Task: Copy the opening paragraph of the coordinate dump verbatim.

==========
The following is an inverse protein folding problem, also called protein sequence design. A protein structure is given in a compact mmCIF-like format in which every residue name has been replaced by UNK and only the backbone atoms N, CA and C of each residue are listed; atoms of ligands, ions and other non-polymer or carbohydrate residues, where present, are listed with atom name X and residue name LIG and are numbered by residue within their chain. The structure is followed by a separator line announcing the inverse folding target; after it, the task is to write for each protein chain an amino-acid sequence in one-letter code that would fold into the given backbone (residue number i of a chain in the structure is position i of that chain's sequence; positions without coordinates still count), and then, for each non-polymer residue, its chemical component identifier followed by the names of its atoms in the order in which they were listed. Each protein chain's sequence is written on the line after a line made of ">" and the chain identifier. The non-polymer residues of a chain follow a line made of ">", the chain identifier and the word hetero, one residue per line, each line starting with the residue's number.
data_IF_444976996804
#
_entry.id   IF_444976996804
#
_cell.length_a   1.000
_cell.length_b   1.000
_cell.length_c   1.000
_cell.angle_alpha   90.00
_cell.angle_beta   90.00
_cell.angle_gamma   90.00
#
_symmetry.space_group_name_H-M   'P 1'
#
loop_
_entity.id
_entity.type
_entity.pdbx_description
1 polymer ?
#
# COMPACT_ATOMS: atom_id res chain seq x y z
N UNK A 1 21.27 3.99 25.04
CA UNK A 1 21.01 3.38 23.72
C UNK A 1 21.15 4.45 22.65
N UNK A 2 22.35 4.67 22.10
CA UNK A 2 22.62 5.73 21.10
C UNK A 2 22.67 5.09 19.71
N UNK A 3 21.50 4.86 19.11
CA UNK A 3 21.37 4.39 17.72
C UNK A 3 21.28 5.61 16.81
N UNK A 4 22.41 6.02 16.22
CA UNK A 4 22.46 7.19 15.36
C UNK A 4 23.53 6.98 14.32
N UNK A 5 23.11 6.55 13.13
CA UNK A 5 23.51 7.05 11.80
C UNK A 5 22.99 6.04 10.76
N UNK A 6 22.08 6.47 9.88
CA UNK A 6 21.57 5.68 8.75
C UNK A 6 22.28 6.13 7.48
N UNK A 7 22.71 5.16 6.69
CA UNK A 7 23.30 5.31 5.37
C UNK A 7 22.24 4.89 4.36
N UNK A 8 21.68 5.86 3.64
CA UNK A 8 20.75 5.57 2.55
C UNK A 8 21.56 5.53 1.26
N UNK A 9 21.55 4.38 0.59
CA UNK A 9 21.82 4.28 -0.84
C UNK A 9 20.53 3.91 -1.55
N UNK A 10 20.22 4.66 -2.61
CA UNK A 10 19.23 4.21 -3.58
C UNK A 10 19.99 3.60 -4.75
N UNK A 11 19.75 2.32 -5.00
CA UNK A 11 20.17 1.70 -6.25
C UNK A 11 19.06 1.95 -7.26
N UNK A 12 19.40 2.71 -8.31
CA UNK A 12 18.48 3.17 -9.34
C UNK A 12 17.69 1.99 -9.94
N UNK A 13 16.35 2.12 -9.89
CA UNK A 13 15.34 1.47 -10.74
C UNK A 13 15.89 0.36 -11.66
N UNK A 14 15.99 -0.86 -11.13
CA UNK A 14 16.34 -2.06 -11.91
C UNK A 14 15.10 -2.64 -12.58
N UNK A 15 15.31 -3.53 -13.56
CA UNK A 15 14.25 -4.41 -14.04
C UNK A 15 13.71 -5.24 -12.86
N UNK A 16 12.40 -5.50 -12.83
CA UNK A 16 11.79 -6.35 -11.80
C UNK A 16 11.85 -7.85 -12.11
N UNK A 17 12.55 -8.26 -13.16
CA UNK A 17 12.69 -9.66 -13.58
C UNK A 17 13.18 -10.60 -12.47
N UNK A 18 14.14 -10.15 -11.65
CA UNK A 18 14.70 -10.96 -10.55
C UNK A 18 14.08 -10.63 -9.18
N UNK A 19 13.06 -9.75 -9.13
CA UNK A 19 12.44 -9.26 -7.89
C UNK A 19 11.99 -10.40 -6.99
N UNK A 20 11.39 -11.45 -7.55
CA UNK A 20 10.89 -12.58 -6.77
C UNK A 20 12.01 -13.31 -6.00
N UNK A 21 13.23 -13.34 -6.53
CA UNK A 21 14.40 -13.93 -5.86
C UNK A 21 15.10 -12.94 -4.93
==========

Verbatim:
The following is an inverse protein folding problem, also called protein sequence design. A protein structure is given in a compact mmCIF-like format in which every residue name has been replaced by UNK and only the backbone atoms N, CA and C of each residue are listed; atoms of ligands, ions and other non-polymer or carbohydrate residues, where present, are listed with atom name X and residue name LIG and are numbered by residue within their chain. The structure is followed by a separator line announcing the inverse folding target; after it, the task is to write for each protein chain an amino-acid sequence in one-letter code that would fold into the given backbone (residue number i of a chain in the structure is position i of that chain's sequence; positions without coordinates still count), and then, for each non-polymer residue, its chemical component identifier followed by the names of its atoms in the order in which they were listed. Each protein chain's sequence is written on the line after a line made of ">" and the chain identifier. The non-polymer residues of a chain follow a line made of ">", the chain identifier and the word hetero, one residue per line, each line starting with the residue's number.